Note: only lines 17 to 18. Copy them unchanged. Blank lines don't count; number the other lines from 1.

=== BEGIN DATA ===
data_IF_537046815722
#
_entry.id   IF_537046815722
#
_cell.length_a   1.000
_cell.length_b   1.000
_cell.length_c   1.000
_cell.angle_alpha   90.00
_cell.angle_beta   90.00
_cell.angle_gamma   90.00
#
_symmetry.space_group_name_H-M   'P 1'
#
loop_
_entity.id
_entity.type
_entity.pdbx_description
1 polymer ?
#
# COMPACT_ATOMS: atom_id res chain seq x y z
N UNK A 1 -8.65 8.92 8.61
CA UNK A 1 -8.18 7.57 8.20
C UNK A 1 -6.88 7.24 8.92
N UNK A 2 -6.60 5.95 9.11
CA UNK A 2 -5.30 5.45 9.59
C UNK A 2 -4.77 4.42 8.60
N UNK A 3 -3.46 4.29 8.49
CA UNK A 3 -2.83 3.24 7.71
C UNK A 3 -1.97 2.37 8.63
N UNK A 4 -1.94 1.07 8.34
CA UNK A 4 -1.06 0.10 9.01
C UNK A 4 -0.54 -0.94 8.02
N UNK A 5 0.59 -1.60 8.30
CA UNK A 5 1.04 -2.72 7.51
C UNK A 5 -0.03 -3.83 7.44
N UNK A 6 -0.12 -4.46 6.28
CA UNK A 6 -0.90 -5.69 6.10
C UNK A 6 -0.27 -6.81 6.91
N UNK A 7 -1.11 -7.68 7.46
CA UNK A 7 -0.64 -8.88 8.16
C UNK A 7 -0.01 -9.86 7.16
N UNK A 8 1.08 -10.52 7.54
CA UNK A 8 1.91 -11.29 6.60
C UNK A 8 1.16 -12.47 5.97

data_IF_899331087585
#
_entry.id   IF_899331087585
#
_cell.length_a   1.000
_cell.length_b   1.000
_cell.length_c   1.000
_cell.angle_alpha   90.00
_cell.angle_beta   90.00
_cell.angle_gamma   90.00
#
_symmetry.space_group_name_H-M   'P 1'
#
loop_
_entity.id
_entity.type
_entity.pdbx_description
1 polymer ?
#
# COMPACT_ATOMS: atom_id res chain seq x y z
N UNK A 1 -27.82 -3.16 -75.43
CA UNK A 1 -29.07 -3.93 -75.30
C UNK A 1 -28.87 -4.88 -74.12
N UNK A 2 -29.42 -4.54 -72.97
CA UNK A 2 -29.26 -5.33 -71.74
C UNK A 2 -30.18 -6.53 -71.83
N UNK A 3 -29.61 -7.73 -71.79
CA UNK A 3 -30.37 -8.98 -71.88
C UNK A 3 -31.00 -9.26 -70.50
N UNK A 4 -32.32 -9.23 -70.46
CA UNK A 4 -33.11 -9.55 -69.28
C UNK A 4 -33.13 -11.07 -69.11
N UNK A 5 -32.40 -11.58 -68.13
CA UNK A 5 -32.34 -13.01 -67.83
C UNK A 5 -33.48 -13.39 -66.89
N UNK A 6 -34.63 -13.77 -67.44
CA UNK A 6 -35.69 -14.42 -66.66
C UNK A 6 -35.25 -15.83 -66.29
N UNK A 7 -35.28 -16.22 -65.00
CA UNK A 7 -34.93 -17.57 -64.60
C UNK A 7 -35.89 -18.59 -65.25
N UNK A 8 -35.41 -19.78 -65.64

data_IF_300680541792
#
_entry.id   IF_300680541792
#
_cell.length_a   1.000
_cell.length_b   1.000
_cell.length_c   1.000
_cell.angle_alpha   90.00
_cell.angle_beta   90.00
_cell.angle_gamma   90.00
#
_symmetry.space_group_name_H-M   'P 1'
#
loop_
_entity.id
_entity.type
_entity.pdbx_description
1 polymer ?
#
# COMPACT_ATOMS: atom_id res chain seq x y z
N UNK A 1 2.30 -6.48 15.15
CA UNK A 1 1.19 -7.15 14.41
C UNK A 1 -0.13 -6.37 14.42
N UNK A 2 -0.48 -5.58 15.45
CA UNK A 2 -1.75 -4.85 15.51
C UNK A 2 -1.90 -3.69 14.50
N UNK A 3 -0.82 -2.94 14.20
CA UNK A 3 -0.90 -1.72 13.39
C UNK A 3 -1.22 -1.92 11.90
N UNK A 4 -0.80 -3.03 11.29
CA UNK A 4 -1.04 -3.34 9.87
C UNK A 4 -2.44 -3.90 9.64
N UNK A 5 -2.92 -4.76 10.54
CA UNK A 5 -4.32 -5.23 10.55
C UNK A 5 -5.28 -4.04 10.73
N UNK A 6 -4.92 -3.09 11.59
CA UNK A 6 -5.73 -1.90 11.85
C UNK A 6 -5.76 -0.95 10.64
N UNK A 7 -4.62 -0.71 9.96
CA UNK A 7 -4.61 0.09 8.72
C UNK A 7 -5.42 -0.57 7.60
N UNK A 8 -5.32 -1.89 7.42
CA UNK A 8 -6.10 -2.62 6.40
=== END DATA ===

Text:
_entity.pdbx_description
1 polymer ?